Alan Shimel: Excellent. Now if any of our listeners who are not currently Sumo customers are interested in this, and I of course can see why they can, Christian, is there any place they can sign up for this or at least get more information, if not actually become sort of an early user or early access?
Christian Beedgen: Absolutely. Just to go SumoLogic.com and it’ll lead you there.
Alan Shimel: Great. Christian, if you don’t mind, we have a few minutes left and I want to sort of pivot a little bit. It’s basically my own thing. I actually just started writing – or finished writing a survey we finished up on containers and container technology. It certainly seems to be on the tip of everyone’s tongue. What are you doing? What’s your strategy around that? I want to ask a little bit about: does this pose a challenge for Sumo or a log is a log is a log?
Christian Beedgen: That’s actually a very good question. It actually turns out that we had to do a couple of things in order to stay ahead of the curve there, and that started in I think 2014. That’s kind of year that Docker broke, the way that I remember it. Then we started looking at what does this really mean, even for our own operations of course. But then there was a major voice coming from our customers, who of course jumped into this right away.
It turns out that the way that you collect logs changes actually a little bit when you have the additional abstraction layer of a container. So we basically throughout 2015 wrapped our heads around that and figured out how to actually collect the logs from a containerized environment. There’s been a couple of iterations on that, of course obviously moving very fast, and they have also made some advances on how the logging works as far as Docker is concerned.
But we now have first-party support for what I call sort of a comprehensive monitoring strategy for Docker. So that includes the logs as well as the metrics or what’s called stats in the Docker world, as well as these sort of Docker events and the additional metadata that can be queried out of Docker. So you know not just what the idea of your container is, but also what the images are that it’s running, et cetera. We can pull all of that into the Sumo and, on top of that, we have a really nice extension to Sumo that we call an app. That’s kind of our app for Docker that our customers are using.
So it did change. The major change really came from the way that – technically speaking, the major change was that we had to do a couple of things in order to be able to collect they logs and the metrics, because that was basically the biggest change in terms of the low level stuff.
At the higher level, the good news about the Docker stuff is I think that it provides a good amount of metadata, if you know how to get it, and mostly it’s with the Docker Inspect API that makes the analysis of the environment, which is now even more highly abstracted of course. You might not even know anymore which container runs on which source, et cetera. So there’s a lot of additional metadata that makes that actually really nifty. So I like that.
Alan Shimel: Very cool. Christian, we only have a few minutes left here, just another minute or two and I have two other things, two other questions on my list for you. Containers are certainly a very hot item. Dev-ops is very hyped. What do you think is next? What’s the next big thing?
Christian Beedgen: That’s one I think everybody is always thinking about that. There was a point when I realized what AWS Lambda actually was, and I was like, “Wow. That is really, really cool.” I don’t know yet exactly where it’s going to go, but I think it’s intuitive to me that in many ways Amazon has actually already invented the future after containers, and at the same time they were releasing the elastic containers. So I thought that was _____.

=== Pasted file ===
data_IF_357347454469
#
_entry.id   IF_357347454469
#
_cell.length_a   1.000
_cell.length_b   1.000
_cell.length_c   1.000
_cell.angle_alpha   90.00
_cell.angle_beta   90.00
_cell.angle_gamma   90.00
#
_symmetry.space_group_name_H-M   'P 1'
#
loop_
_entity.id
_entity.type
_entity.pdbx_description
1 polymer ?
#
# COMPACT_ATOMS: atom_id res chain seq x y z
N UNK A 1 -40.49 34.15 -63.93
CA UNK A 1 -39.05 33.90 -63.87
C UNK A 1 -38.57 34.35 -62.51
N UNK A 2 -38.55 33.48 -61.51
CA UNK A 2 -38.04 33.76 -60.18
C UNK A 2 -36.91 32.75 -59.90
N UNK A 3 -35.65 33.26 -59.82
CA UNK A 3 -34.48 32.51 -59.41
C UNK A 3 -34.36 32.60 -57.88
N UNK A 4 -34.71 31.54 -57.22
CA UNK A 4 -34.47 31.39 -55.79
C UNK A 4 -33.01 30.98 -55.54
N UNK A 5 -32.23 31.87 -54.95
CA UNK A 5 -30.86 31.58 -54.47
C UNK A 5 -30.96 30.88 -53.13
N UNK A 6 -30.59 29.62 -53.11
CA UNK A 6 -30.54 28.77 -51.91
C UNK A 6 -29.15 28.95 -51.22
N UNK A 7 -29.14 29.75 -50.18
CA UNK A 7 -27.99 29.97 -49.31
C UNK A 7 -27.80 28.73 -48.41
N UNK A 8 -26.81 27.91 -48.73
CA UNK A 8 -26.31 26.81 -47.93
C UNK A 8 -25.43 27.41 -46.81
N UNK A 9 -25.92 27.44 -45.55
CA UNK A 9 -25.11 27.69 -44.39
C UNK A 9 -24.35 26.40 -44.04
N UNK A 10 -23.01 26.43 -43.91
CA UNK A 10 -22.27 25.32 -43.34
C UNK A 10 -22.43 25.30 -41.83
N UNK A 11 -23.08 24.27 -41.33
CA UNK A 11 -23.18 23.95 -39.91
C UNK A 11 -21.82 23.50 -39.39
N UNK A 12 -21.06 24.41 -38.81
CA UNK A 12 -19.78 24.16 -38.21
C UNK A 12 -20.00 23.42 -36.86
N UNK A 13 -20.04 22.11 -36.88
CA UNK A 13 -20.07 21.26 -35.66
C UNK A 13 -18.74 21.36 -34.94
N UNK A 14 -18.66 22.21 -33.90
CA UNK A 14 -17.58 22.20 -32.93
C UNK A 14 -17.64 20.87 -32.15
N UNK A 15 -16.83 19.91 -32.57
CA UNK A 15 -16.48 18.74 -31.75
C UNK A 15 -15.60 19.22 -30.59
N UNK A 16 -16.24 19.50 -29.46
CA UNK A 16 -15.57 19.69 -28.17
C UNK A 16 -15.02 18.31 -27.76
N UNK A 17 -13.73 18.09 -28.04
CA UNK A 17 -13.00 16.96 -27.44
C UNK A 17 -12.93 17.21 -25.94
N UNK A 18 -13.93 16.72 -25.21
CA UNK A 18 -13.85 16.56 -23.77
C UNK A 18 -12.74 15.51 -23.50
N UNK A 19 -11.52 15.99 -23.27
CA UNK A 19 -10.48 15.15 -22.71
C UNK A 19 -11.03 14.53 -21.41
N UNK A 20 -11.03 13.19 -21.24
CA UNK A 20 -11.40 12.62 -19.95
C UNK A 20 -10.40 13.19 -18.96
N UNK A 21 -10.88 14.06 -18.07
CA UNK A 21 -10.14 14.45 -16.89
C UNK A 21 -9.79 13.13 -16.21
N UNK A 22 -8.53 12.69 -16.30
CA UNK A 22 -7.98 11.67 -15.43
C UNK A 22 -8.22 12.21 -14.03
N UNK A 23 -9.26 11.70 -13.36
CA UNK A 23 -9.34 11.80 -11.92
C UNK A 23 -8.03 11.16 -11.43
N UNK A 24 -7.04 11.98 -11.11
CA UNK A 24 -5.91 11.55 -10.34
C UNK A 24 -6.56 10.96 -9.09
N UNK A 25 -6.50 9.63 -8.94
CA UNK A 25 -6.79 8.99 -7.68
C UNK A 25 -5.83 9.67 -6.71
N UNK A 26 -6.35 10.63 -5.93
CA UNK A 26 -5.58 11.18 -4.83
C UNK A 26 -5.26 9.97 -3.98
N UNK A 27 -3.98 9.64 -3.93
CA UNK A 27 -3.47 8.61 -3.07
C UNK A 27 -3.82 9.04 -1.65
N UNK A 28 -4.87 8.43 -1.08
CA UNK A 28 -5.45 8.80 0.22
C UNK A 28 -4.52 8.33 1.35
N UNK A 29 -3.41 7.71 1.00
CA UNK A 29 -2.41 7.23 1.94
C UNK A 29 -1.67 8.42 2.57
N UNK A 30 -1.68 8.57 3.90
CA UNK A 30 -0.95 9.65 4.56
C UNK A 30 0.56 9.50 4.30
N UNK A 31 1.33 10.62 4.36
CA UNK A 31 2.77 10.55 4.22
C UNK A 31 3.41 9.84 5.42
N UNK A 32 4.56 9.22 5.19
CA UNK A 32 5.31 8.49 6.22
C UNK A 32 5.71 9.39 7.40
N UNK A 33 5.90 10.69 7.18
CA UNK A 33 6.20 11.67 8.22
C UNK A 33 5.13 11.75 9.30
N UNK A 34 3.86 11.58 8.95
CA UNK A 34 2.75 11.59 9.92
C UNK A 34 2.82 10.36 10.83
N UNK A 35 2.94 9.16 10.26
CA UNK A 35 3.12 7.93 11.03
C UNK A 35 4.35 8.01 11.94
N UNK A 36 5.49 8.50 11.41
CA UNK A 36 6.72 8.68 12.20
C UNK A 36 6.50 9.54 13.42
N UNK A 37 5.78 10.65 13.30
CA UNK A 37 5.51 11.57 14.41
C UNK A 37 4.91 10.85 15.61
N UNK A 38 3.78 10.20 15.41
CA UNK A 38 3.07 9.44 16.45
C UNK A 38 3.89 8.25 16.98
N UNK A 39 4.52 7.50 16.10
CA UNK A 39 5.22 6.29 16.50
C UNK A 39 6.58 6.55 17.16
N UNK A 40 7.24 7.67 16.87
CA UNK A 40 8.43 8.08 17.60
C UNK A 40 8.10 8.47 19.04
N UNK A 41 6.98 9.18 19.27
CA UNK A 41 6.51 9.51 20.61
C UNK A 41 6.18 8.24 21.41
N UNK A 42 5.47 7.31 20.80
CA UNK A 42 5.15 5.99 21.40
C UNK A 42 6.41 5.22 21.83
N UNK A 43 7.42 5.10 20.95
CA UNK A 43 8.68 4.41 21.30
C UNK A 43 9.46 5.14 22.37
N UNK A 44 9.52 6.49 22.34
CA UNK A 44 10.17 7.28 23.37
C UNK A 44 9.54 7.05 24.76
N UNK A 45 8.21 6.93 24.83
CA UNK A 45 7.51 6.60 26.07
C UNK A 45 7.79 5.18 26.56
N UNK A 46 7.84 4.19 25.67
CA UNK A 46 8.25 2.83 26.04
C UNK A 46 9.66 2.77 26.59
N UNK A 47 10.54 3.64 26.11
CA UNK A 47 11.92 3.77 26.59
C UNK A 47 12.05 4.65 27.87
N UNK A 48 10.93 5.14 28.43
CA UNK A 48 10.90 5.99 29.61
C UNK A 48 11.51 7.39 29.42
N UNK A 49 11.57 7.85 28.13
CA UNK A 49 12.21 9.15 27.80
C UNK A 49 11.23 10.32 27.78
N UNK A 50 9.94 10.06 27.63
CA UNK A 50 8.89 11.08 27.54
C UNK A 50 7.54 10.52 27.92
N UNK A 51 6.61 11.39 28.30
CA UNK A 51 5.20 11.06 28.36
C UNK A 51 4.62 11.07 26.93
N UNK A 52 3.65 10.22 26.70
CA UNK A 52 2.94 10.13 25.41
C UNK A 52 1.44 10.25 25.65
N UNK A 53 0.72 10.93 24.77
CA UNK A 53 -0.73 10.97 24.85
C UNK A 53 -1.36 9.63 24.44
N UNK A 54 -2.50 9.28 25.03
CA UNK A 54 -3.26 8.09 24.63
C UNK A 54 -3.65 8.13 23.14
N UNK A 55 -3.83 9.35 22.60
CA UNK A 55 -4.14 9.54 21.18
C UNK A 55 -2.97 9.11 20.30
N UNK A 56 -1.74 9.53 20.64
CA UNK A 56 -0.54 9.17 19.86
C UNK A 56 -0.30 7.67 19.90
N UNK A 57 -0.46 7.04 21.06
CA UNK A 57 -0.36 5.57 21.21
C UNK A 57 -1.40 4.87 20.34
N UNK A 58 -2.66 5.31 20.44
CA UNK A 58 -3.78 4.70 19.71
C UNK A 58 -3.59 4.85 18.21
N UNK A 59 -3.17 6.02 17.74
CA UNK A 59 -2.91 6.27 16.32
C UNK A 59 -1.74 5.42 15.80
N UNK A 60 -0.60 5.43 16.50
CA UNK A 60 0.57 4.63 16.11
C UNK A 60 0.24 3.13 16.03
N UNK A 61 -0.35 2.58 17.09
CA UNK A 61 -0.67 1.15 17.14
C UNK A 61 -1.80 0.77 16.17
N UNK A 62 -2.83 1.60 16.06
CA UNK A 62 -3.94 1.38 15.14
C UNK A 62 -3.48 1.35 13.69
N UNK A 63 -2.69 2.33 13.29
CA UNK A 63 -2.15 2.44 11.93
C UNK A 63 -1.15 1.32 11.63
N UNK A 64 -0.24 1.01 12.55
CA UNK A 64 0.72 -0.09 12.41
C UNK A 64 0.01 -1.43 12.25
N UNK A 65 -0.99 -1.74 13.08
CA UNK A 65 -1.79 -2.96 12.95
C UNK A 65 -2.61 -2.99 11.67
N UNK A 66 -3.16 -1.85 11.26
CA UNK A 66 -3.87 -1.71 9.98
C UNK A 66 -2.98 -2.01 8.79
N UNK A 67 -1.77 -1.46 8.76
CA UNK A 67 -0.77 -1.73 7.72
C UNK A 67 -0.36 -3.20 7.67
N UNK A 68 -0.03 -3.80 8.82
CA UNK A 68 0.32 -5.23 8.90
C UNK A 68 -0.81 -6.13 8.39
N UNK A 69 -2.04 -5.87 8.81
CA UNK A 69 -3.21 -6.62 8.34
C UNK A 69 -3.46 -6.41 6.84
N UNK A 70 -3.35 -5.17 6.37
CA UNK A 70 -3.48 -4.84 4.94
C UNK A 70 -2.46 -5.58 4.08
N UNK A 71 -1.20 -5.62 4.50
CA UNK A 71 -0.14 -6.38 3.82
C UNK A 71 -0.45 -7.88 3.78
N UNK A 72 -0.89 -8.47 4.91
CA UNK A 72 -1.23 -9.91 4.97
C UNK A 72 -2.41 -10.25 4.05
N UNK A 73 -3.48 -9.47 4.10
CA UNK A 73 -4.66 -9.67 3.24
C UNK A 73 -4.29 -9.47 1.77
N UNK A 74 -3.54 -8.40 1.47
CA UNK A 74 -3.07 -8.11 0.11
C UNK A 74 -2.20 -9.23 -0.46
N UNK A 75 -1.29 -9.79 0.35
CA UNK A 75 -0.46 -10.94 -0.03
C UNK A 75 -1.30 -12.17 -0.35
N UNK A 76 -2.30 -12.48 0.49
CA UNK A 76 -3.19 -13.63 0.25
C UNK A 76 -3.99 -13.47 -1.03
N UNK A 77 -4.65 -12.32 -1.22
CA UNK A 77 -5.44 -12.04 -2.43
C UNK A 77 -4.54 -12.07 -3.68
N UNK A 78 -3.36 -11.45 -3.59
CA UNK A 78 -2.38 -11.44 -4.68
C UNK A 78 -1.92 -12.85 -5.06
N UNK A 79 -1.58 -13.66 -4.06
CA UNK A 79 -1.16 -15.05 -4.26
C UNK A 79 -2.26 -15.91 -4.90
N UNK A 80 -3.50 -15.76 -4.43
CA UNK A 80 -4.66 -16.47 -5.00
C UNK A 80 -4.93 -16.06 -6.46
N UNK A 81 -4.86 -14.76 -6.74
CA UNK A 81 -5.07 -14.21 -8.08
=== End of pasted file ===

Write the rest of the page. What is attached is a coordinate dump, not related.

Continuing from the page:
Anyway, I think the term that has been emerging there is serverless, serverless computing. I think that is actually super-interesting, considering how complicated the stacks have become. It sort of adds yet another layer of abstraction, but basically one that destroys all the other underlying layers of the stack. I think that’s a really interesting thing that’s going on right now.
Alan Shimel: Sure, serverless computing for a no-ops age.
Christian Beedgen: There you go.
Alan Shimel: Let’s get rid of everything.
Christian Beedgen: Let’s make a t-shirt.
Alan Shimel: Yeah. Hey, once we get a t-shirt some VC will invest.
Christian Beedgen: There you go.
Alan Shimel: Anyway, Christian, last question because we are just about out of time. I often ask guests this. For people listening in, one book, if you can recommend one book to people that they should read that you find enlightening, helpful, must read, what would it be?
Christian Beedgen: The best thing that I’ve read recently is – oh, man, that’s a heavy-duty one. We are actually doing an internal book club on this and it’s been blowing people’s minds. There’s like matter all over the place. It’s called The Principles of Product Development Flow by a guy called Reinertsen. It’s kind of a second generation Lean applied to product development. The guy’s an academic. I love that book. I think it’s kind of mind expanding, so The Principles of Product Development Flow. That’s an awesome book.
Alan Shimel: If it’s on Amazon, I’ll try to include it in the show notes, so people can go look at it. Great. That’s a great suggestion and thank you. Christian, we’re over-time actually, but it’s okay, not too bad. I wanted to thank you for joining us on this edition of DevOps Chats. Continued success with Sumo Logic and we hope to check back in on you soon.
Christian Beedgen: Sounds good. Thanks for having me, Alan.
Alan Shimel: Okay. Christian Beedgen – and I know I always mispronounce his last name – but CTO/Co-Founder of Sumo Logic, thanks for being this week’s guest on DevOps Chat. This is Alan Shimel for DevOps.com. Until next time, have a great day.